Back in the mid-’70s, Stu Weitz thought he might record an album. With his then-wife, he spent a few hours in the studio singing and creating the demo. Afterwards, he says, his wife turned to him, furious. “I’m not living in motels!,” he recalls her saying. “And I said, ‘You’re really jumping the gun here, but I appreciate that you have that much confidence in me!’”
The album never materialized, but nevertheless, Weitz has spent the last 40-odd years entertaining all over the Philadelphia area, singing the songs of his youth at b’nai mitzvah, weddings and other special occasions (and also marrying his second wife, Marci, of now
nearly 30 years). At 72, he doesn’t perform quite as much as he used to, or at the same clubs — he was at Warmdaddy’s before it was Warmdaddy’s — but you can still find him singing Frank Sinatra, Tony Bennett and old Gershwin tunes at elder-living facilities and at the occasional milestone event. Not that he’d have it any other way.
“I’ve been entertaining since I was 3 years old,” he said.
Weitz was born in Mount Airy, but grew up primarily in the Wyncote/Cheltenham area. There, he learned to play piano and sing from his father, Ted Weitz. Known professionally as Ted White, his father had written songs for Louis Armstrong, among others, and met Ella Fitzgerald when she was just beginning her legendary career. He was also a songwriter, with a radio show on WCAU in addition to a side-gig as a joke-writer, writing Henny Youngman-style one-liners for the Jewish Exponent’s “Borscht Belt” section (since discontinued). This was all in addition to going door to door, selling everything from furniture to cars to second mortgages in installments, a business begun by Weitz’s grandfather.
Meanwhile, in the family basement, he taught Weitz how to keep time with the music, when to enter a song and when to repeat something for effect. Weitz still does a cabaret show in honor of his father’s memory. (Weitz’s sons are both entertainers as well; Adam Weitz is the owner of A Sharp Productions, a local entertainment company that he also performs for).
Weitz was a classmate of Reggie Jackson at Wyncote Elementary and went to high school with Yonatan Netanyahu, the Israeli hero who was felled in the operation to free Jewish hostages at the international airport in Entebbe, Uganda, and whose younger brother is now Israel’s prime minister. At Blue Mountain Camp in Stroudsburg, Weitz played the lead in The Pajama Game and Freddy in My Fair Lady. In college, as he started to sing in doo-wop and other a cappella groups on the steps of Mitten Hall at Temple University, he’d sometimes be joined by Daryl Hall.
Though Weitz has since spent his life in financial planning, it was around those Mitten Hall sessions that he started getting professional gigs, which his parents were pleased with. “They were good with it as long as there was some revenue,” he said.
He’d go down and sing at a club on Front and Chestnut streets, and even though he and his friends didn’t get paid much, they had a lot of good times there. One evening, he’d finished a performance when he was approached by somebody with an idea.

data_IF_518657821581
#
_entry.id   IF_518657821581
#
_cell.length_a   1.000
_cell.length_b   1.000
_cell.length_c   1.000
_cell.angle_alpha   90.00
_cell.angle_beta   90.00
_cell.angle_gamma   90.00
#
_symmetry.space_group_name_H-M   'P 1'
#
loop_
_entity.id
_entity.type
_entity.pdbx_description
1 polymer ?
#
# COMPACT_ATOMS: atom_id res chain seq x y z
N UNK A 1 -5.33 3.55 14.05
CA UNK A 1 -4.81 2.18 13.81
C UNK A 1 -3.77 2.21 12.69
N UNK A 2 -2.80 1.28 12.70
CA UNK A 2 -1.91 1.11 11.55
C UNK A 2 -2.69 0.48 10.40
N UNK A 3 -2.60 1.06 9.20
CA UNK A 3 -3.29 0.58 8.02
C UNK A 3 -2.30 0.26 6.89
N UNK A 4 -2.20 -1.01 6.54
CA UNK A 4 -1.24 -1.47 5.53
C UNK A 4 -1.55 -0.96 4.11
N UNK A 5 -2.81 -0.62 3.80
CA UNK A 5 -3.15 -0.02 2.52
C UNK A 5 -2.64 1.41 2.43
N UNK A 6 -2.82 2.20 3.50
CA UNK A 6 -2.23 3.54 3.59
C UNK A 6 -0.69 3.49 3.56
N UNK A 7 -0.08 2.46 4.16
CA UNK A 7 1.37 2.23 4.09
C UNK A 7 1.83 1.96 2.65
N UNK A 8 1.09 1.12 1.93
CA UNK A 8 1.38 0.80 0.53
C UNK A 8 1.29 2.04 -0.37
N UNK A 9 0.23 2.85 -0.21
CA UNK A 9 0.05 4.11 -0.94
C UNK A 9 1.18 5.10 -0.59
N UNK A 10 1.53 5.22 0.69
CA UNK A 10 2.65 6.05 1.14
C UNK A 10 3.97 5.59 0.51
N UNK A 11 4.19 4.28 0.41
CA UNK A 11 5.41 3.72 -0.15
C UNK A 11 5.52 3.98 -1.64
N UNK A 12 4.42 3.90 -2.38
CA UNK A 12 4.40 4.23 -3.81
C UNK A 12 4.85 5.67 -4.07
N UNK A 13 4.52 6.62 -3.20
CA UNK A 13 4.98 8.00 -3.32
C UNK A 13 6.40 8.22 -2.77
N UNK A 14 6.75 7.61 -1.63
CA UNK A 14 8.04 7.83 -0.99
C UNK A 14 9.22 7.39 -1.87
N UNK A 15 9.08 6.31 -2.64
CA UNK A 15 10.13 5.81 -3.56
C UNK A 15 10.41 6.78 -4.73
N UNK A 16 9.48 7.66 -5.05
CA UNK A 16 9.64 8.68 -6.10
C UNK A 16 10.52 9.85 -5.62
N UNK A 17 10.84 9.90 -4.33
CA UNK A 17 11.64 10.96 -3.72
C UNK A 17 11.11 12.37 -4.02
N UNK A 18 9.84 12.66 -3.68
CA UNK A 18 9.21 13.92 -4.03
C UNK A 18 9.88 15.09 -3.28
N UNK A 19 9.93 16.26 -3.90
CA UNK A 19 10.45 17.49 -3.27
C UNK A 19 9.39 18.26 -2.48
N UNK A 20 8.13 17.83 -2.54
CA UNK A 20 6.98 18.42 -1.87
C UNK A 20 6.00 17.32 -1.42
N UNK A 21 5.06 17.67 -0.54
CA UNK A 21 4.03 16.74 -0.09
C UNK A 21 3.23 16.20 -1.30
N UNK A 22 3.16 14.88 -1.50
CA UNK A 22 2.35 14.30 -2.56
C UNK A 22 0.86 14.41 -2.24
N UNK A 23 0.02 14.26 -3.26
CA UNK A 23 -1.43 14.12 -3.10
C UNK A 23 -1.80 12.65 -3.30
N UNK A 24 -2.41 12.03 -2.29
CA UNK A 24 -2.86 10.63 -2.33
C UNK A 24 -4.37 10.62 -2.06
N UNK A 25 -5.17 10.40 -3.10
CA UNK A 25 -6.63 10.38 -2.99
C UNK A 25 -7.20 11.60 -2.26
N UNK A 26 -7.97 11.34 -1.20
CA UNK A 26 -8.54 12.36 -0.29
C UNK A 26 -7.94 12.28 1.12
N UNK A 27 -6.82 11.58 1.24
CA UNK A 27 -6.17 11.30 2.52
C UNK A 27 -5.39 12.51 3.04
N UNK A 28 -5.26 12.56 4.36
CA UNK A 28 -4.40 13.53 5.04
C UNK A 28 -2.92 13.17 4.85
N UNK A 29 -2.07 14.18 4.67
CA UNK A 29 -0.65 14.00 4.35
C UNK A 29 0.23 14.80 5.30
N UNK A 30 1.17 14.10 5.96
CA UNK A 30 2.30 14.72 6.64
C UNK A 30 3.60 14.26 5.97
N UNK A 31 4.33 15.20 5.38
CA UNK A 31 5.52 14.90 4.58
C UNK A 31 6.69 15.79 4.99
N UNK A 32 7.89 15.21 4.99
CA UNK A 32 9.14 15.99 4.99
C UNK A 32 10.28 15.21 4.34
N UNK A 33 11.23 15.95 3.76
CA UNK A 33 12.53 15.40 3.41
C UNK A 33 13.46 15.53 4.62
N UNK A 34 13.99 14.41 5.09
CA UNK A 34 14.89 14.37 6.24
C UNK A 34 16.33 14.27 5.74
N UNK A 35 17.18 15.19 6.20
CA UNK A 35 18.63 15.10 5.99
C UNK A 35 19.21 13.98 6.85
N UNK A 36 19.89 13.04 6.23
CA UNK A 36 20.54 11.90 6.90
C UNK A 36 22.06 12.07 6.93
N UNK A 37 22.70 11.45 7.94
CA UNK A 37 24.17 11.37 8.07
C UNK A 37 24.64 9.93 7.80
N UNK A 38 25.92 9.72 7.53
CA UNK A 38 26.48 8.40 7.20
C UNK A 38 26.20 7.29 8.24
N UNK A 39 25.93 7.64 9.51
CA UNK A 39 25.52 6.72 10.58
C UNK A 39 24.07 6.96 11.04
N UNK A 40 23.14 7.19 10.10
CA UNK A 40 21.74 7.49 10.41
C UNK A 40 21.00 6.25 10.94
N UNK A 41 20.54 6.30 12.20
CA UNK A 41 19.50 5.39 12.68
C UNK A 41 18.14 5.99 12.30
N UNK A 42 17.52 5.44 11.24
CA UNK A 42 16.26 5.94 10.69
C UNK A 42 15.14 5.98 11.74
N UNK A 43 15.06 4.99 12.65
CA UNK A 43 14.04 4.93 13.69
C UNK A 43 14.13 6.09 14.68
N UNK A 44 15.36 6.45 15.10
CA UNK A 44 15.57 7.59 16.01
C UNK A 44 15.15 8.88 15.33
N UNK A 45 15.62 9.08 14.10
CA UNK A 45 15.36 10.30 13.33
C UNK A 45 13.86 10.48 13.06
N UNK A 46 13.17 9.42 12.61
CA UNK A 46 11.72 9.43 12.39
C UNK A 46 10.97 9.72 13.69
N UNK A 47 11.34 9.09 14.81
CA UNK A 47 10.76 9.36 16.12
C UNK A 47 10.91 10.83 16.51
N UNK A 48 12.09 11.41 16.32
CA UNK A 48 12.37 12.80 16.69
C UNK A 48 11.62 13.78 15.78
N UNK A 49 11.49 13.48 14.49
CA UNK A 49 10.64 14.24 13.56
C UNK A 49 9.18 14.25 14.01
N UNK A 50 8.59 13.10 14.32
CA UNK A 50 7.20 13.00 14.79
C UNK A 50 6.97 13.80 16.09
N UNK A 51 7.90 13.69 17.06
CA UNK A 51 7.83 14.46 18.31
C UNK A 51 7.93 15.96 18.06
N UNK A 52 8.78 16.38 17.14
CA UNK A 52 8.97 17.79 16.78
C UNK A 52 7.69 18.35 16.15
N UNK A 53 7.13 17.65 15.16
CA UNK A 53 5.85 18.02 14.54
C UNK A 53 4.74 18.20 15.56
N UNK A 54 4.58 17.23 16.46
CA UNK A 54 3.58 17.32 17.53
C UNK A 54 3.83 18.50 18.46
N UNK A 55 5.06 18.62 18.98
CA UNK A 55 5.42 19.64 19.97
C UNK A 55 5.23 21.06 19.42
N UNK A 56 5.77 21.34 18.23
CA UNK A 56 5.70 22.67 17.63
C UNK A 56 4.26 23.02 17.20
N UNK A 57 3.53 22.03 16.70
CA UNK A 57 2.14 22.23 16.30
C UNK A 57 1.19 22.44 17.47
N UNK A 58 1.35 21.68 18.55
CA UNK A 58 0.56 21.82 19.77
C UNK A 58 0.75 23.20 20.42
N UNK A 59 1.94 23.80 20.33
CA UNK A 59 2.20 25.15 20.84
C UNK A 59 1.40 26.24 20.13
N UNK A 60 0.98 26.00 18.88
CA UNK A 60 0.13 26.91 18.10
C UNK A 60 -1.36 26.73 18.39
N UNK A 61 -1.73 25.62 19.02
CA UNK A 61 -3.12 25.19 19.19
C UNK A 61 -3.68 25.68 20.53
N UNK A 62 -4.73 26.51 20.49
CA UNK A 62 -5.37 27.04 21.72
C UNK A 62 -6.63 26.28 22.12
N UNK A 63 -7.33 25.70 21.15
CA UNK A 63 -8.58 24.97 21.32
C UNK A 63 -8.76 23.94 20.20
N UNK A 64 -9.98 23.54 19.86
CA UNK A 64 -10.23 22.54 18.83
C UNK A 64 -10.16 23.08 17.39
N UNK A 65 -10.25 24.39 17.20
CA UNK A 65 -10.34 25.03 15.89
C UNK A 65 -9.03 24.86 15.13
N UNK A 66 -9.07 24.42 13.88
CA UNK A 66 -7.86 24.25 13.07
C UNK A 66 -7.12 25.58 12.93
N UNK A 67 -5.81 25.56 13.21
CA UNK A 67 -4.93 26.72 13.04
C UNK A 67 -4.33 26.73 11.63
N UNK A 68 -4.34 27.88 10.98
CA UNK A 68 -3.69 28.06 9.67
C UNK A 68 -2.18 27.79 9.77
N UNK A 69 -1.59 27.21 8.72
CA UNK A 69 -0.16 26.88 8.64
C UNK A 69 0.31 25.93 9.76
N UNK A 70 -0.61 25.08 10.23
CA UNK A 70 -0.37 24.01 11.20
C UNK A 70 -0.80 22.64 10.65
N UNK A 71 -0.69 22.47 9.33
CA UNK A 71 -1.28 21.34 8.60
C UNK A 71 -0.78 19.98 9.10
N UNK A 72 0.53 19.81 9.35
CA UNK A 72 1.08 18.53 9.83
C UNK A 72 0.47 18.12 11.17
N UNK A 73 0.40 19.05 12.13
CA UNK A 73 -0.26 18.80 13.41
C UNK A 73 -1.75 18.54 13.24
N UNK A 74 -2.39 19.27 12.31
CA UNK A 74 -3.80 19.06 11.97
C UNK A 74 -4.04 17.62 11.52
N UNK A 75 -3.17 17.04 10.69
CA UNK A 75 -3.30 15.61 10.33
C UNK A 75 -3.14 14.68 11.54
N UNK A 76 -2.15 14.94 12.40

Barbara Dornay, a local booking agent, got him to a bar mitzvah at High Point Racquet Club, and Weitz, though certainly not nervous, admits now that he was not yet sure what the role of a bar mitzvah entertainer was supposed to be; he showed up in a tuxedo and red tie, and Dornay had him lose the tie and run the candle-lighting ceremony. In the decades since, he’s picked up the tricks of the trade; if you’re calling a bride out to dance with her father, make sure she’s not in the bathroom.
He remembers a function where the father was intent on singing a karaoke version of Joe Cocker’s “You Are So Beautiful” to his daughter. Weitz had him practice over and over to get it down cold. When the day of the even came, the father got cold feet. “I said, ‘Listen, you’re gonna have to go in the corner, have a little sip of something from the bar. … This is not something you’re ever gonna have a chance to do over again,” he recalls telling the frightened father. “You gotta do this one.” In the end, the father of the bride did what he set out to do, and the whole party was in tears.
Today, Weitz is bringing down the house at senior facilities, still singing Sinatra and still singing Irving Berlin compositions (he takes pride in performing songs by Jewish composers). He’s been leading Shabbat services at Sunrise Senior Living Community near Temple Sinai for 13 years, in addition to regular gigs in support of Variety, a charity for children with disabilities. He’s also performed for groups of people who are all turning 100, which, along with the senior living centers, are some of his favorites.
“Even though I don’thave my parents anymore, I go around to some of these places and hold their hands, and just imagine that it could be my parents in there,” he said. l